A stock reflash would just reinstall the original specs into the computer, and that wouldn't change your fuel mixture. But maybe you were referring to reflashing the computer with a higher performance map for the fuel mixture. I don't know if that is an available option. If there is a reflash of a modified fuel map out there, it would cost less to install than a fuel management programmer. But the fuel management programmer would allow you to adjust the mixture to get the best performance, while the reflash would lock you into whatever mixture settings were written into it. If the reflash specs were intended for an engine with just bolt on modifications, like you have, it would probably work OK; but if it was intended for a supercharged or all out race motor, the mixture wouldn't be right for your needs.
  • zaken1zaken1 Posts: 556
    After writing the note above, I did some checking around, and found that there is now a fuel and ignition controller made for your car by AEM, which is made to connect to the car's stock computer. It can change the injection pulse width by infinitely variable steps, up to an 100% increase. And that should enable precise setting of as much additional fuel as you'd ever need! It also allows retuning if you make future modifications to the engine. Because this controller works in combination with the stock computer, it is much less expensive than a stand alone unit. It will probably need to be initially programmed by connecting it to a laptop or desktop PC. AEM developed this part for the 350Z, so there is no question about it working well. The current ones may need to be hard wired into the vehicle. They're talking about making it a direct plug in system later on.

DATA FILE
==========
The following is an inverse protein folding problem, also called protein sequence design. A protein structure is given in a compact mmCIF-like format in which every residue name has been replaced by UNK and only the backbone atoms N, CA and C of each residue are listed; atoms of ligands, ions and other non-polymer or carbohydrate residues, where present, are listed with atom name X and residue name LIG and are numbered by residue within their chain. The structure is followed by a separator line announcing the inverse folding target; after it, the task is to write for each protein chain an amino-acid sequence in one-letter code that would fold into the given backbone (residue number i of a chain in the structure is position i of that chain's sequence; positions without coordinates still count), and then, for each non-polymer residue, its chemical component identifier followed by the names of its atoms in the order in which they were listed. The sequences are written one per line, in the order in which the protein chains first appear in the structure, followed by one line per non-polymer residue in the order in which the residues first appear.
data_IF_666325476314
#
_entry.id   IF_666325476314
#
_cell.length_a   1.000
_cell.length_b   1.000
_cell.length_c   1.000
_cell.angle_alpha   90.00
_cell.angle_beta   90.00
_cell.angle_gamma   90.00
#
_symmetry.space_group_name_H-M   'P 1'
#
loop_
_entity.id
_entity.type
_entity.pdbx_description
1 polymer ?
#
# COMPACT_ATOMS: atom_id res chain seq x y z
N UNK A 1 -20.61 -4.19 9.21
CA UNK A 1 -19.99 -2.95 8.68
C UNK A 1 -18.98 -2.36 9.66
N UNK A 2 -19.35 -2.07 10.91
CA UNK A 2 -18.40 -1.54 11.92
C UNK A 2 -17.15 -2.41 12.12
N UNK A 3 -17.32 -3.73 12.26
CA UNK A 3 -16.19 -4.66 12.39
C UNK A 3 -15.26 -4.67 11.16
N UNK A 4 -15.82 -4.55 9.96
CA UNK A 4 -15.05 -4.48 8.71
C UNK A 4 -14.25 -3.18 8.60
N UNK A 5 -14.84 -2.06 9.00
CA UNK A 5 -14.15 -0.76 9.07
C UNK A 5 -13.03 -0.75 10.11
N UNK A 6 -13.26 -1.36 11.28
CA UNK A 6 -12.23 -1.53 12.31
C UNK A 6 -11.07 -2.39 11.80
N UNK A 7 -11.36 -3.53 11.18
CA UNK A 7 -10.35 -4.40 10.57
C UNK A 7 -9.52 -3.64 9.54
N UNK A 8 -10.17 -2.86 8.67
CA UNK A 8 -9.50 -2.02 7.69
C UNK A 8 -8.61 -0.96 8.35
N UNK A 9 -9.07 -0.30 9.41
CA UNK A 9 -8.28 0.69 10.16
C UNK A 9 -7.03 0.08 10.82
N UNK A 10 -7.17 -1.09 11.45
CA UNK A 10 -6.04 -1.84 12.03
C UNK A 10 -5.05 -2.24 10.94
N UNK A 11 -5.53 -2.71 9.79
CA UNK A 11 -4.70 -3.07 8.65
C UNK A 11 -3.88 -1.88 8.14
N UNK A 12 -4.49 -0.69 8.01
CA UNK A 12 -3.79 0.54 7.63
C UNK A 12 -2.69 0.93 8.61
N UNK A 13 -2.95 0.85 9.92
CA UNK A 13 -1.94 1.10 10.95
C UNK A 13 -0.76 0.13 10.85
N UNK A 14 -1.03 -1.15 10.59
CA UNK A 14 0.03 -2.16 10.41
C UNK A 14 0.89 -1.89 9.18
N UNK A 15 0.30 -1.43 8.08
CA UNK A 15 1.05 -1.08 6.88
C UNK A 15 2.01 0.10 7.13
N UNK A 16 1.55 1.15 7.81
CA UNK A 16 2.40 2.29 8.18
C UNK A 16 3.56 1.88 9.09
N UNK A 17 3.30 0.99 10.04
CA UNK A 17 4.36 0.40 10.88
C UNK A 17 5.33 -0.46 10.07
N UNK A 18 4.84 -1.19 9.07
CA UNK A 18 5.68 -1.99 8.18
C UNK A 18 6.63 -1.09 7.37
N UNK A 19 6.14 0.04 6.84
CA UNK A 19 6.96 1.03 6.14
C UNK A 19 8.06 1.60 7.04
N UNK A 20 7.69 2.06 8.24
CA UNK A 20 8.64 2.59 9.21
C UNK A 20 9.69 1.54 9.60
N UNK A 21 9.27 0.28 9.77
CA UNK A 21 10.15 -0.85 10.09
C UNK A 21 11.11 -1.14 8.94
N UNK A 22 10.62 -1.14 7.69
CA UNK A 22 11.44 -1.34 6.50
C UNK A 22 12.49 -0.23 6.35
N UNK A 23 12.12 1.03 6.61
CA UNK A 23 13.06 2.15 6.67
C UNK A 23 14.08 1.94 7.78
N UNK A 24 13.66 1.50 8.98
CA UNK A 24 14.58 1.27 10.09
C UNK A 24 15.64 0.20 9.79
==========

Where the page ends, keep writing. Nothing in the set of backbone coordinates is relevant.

Summit Racing has this unit in stock under part number AVM-30-1910, and sells them for $397.95.